Issue 2.22

there was a huge spider in the bathroom last night so i slowly backed out and closed the door

i’m scared
of the spiders
that live in your house
so i crush them
when i can.

i wonder if i’ve always been this way:
made of so much sabotage.

Rachel Tanner is a queer, disabled writer from Alabama whose work has recently appeared in Tenderness Lit, Wine Cellar Press, and elsewhere. She has a monthly videogame writing column in Videodame and she tweets @rickit.  

A Poem in Which You Go Out for Supplies During the Season Finale of The Walking Dead and the Audience Knows You Aren’t Coming Back

but I haven’t figured it out yet.

Let’s twist this, you say, before you step into the waste,
swinging an 18-inch machete because there’s only one gun left,
and only three bullets.

My best friend is sitting in the corner of the bathroom of this single story
Texan rancher with a gash in her calf, almost to the bone,
from our quick climb-and-jump over the wrought iron fence.

It’ll get infected.

There’s a family-owned pharmacy half a mile down the road
and you’re rolling the dice on antibiotics. Gauze. Pain pills.

You promised us the suburbs would be safer than the city –
there would’ve been less looting there in the beginning,
which means more supplies and fewer gutted souls
looking for a fleshy snack.

You feel like this one is on you.

As she holds her bloodied, muddy flannel jacket over her leg,
I lean against the bathroom door and track the movements of the undead
down the hall – the homeowner, no doubt, lumbering over to apply
some good old fashioned Texas Castle Doctrine to his property.

My hands feel clammy against the holster
of the gun I never really learned how to fire.

One bullet,

two bullets,


If you stumble into my path before the next season,
I’ll save one of them for you.

Kaitlyn Crow is a queer poet based in Virginia. Their works have appeared or are forthcoming in Apeiron Review, Open Minds Quarterly, and Door Is A Jar, among others. They serve as an Editor at K’in Literary Journal and Chaotic Merge Magazine. Find them on Twitter @queeryeehawpoet and Instagram @kaitlynwriteswords.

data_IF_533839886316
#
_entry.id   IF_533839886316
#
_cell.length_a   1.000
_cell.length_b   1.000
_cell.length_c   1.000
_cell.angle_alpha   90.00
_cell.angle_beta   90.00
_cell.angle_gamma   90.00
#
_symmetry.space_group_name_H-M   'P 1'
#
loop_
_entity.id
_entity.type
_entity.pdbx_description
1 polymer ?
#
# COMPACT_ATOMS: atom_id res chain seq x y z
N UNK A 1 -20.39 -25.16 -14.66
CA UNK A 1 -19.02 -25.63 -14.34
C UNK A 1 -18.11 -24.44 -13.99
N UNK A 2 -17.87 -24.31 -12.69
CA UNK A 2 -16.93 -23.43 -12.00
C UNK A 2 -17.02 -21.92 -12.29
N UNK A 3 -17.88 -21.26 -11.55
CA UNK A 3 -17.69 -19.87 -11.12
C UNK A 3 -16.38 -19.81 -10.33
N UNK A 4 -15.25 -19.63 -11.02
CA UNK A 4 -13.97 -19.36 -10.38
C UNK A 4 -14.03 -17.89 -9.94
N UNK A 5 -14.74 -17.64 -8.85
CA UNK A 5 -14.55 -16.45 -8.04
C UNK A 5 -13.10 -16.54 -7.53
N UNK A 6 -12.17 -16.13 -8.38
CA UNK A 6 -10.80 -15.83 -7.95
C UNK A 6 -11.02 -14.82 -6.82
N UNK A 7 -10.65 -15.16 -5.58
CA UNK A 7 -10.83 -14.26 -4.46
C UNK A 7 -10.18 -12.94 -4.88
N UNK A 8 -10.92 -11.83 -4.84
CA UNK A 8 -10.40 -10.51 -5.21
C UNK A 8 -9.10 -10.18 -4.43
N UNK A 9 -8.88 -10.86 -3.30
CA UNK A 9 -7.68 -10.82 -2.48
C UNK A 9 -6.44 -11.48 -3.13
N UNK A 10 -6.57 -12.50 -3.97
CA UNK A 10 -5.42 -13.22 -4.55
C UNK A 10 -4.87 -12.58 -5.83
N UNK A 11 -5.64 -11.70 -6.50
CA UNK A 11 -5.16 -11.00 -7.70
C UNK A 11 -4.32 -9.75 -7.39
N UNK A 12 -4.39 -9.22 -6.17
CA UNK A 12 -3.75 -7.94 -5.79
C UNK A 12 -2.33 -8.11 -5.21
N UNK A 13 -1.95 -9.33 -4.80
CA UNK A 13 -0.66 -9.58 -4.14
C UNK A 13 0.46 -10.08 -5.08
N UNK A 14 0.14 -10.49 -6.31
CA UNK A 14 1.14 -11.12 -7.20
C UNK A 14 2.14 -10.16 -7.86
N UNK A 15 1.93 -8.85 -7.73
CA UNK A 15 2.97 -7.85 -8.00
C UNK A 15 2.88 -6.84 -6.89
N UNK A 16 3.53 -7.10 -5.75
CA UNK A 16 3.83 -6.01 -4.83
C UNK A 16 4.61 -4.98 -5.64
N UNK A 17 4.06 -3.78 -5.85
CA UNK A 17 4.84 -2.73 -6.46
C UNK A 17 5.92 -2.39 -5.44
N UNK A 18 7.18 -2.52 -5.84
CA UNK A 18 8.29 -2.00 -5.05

I Watched Jaws as a Kid and Have Been Afraid of Sharks Ever Since

I wake at midnight, sharks
of anxiety circling me in the water.
This bed is no life raft but I cling
to it anyway, hoping it saves me.
At 1am my dog’s nails click
softly against the hardwood
and I realize the ocean around me
has receded. My other dog wakes, fearful
of being left out, and I take them both
for a walk. It’s raining, a quiet sluice
of water falling around us. They spot
a tiny mouse scurrying along the wet
pavement and it screams before I can
pull them back, 100 pounds of fur and teeth
descending on the small creature. Back
inside I towel them off, climb the stairs
to bed, the water chasing me up every step.
My husband slumbers beside me, safe
in his dreams. The shrill screaming loops
in my mind and I cling to the comforter,
hoping it’ll save me. When I finally fall
asleep the rain has diminished to a quiet
mist. The sharks still circle, even in sleep
they keep moving, my anxiety flowing over
their gills, keeping them alive.

Poem That is Also Prayer

I wake alone again. This is common
in our house – I go to bed by 11pm
and you stay up, a night owl married
to an early bird. I’ve grown accustomed
to an empty bed, the sheets beside me
cool and undisturbed. I sometimes think
I prefer it, the space void of another body,
the bedroom mine alone. I worry about
larger implications, of desires I don’t voice,
of wanting and not wanting.

Courtney LeBlanc is the author of the full length collections Exquisite Bloody, Beating Heart (Riot in Your Throat) and Beautiful & Full of Monsters (Vegetarian Alcoholic Press). She is also the founder and editor-in-chief of Riot in Your Throat, an independent poetry press. She loves nail polish, tattoos, and a soy latte each morning. Read her publications on her blog: Follow her on twitter: @wordperv, and IG: @wordperv79